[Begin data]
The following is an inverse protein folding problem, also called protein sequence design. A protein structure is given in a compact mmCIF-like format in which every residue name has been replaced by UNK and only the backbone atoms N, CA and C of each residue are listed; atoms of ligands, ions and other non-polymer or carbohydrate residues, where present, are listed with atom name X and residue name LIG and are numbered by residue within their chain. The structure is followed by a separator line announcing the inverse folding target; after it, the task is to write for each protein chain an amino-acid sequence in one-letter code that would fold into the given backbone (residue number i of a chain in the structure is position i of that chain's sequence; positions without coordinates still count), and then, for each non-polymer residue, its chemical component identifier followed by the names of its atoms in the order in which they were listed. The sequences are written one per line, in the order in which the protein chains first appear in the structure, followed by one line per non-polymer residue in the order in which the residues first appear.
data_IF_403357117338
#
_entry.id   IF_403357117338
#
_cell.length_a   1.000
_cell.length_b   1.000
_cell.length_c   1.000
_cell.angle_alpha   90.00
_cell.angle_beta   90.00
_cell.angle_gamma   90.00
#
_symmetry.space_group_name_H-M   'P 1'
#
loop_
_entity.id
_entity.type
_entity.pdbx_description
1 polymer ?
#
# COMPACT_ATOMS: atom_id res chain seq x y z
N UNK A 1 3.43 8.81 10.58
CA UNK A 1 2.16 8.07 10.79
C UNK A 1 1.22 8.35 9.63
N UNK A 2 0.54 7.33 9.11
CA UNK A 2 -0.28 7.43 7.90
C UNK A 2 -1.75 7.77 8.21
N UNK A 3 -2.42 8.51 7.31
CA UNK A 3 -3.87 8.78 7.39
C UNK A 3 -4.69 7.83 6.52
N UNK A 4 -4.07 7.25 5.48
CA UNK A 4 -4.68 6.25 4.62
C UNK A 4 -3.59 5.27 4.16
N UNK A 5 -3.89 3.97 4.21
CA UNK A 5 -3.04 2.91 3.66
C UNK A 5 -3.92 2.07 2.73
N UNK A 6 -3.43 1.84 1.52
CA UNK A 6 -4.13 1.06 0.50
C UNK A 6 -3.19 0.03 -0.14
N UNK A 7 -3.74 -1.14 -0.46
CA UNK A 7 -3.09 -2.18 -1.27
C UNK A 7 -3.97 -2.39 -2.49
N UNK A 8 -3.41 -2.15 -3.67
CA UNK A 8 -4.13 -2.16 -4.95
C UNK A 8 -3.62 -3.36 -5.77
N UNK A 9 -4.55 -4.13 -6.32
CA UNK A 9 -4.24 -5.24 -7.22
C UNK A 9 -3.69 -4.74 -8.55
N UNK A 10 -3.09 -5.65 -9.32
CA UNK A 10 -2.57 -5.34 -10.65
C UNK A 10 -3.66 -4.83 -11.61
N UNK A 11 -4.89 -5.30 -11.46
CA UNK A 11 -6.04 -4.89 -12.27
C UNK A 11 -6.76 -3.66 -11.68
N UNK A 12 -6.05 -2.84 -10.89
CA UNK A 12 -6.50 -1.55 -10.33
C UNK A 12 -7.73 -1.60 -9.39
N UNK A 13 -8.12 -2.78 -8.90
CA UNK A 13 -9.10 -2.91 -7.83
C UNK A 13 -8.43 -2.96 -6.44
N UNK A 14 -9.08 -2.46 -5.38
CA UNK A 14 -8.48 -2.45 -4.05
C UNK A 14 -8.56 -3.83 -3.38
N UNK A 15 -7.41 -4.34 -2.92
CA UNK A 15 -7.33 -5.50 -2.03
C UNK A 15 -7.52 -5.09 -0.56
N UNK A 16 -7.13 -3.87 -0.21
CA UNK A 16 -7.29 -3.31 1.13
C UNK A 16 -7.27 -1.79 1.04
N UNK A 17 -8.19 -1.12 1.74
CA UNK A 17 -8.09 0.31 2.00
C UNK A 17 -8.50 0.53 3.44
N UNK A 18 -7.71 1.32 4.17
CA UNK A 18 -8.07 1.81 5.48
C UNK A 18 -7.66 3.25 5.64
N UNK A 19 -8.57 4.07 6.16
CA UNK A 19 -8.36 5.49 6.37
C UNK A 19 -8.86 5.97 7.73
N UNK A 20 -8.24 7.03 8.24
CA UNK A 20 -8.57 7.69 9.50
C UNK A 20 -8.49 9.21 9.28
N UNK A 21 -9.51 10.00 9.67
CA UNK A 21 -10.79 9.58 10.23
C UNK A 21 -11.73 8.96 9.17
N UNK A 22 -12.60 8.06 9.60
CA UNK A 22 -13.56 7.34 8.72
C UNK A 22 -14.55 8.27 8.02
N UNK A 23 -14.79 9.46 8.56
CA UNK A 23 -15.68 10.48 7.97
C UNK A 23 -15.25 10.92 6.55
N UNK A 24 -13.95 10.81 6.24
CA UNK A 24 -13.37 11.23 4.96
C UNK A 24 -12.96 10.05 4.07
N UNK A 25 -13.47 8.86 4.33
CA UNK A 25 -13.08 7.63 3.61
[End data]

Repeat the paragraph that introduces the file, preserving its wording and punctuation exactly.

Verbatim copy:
The following is an inverse protein folding problem, also called protein sequence design. A protein structure is given in a compact mmCIF-like format in which every residue name has been replaced by UNK and only the backbone atoms N, CA and C of each residue are listed; atoms of ligands, ions and other non-polymer or carbohydrate residues, where present, are listed with atom name X and residue name LIG and are numbered by residue within their chain. The structure is followed by a separator line announcing the inverse folding target; after it, the task is to write for each protein chain an amino-acid sequence in one-letter code that would fold into the given backbone (residue number i of a chain in the structure is position i of that chain's sequence; positions without coordinates still count), and then, for each non-polymer residue, its chemical component identifier followed by the names of its atoms in the order in which they were listed. The sequences are written one per line, in the order in which the protein chains first appear in the structure, followed by one line per non-polymer residue in the order in which the residues first appear.